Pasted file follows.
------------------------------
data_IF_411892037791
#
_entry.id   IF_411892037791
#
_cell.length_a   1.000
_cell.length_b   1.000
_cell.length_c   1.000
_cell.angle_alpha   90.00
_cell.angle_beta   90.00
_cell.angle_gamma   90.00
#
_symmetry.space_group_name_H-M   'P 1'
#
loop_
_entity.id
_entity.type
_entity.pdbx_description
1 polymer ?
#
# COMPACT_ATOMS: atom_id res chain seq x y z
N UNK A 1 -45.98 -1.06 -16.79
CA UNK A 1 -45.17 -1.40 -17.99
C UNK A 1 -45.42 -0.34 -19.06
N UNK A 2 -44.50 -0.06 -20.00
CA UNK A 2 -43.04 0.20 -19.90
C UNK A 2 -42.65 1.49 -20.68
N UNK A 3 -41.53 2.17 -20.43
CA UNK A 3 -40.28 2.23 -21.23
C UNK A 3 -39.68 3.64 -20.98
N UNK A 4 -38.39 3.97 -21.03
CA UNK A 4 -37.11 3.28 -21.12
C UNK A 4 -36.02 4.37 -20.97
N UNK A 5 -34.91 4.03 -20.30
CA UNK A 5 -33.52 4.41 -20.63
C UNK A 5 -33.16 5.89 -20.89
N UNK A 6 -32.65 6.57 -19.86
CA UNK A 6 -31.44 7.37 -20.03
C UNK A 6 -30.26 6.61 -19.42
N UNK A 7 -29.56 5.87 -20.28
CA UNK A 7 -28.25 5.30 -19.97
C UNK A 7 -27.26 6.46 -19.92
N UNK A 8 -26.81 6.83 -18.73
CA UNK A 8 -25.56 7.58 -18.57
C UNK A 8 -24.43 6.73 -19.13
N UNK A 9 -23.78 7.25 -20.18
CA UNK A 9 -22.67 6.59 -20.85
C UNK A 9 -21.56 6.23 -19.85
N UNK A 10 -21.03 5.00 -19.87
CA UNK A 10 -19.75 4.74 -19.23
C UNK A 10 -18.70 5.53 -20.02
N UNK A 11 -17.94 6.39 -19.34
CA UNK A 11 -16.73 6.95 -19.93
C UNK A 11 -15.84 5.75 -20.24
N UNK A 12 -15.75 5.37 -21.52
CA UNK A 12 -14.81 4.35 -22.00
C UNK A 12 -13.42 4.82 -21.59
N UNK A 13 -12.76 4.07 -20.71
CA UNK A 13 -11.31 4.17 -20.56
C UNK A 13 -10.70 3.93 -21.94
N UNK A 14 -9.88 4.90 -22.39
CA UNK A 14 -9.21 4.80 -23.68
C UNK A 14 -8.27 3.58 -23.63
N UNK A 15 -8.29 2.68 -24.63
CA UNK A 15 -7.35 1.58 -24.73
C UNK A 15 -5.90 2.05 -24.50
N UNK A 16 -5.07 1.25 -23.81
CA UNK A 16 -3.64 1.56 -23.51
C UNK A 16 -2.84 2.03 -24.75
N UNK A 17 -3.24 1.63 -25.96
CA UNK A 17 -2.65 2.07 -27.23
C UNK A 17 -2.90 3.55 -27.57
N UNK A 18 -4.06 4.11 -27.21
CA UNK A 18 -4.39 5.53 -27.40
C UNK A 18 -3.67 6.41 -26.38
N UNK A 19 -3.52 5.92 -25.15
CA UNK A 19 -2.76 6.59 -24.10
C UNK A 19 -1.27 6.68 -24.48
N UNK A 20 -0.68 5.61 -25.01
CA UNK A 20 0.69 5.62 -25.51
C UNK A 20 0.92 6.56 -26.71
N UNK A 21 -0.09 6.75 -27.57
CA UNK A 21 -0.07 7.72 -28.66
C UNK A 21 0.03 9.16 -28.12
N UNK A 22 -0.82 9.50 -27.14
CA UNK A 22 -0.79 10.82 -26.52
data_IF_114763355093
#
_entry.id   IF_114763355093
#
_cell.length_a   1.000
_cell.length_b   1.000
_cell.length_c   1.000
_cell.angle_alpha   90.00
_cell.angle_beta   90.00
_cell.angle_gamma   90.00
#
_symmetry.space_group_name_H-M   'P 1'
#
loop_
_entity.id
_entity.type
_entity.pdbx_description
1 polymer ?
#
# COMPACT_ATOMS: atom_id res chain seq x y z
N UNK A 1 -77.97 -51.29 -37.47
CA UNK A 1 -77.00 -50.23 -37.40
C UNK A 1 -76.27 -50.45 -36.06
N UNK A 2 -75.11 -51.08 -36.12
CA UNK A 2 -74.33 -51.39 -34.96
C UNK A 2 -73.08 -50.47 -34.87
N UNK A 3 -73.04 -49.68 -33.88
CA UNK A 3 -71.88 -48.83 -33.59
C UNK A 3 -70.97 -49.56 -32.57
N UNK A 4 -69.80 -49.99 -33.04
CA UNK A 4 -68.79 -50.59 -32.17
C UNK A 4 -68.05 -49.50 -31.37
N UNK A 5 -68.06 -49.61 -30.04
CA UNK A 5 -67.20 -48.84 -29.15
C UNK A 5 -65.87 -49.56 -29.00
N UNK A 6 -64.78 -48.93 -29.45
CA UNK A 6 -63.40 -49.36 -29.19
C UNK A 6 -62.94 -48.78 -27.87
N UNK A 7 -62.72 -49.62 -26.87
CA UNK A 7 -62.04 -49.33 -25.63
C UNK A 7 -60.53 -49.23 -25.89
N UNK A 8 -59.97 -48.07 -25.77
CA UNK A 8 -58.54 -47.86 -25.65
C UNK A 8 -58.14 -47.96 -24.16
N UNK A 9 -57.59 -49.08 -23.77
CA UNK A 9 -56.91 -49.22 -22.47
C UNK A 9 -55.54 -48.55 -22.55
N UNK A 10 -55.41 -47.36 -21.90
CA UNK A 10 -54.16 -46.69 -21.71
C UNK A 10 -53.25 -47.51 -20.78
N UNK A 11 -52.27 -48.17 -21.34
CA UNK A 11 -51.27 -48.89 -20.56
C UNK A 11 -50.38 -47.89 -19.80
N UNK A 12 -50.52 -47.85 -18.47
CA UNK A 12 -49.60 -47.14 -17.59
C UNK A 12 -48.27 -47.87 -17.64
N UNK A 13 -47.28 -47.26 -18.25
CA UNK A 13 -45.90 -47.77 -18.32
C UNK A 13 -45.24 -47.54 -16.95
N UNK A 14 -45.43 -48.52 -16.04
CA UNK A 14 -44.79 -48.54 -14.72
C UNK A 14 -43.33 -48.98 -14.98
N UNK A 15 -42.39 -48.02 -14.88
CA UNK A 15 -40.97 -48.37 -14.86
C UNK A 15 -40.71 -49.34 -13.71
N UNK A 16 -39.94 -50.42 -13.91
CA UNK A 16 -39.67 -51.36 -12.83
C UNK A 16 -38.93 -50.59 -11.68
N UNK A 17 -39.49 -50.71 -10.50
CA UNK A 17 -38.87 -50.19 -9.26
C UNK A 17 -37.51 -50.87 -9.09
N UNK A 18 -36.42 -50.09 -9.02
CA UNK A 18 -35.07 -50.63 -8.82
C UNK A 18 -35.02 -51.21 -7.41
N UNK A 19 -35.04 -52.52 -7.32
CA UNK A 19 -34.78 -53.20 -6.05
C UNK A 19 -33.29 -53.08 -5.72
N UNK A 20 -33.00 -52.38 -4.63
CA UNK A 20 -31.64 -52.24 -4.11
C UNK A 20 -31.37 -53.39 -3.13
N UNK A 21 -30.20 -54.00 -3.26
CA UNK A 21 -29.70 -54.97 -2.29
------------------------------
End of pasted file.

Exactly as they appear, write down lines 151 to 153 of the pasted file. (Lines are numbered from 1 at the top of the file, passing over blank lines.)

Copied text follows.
N UNK A 16 -39.94 -50.42 -13.91
CA UNK A 16 -39.67 -51.36 -12.83
C UNK A 16 -38.93 -50.59 -11.68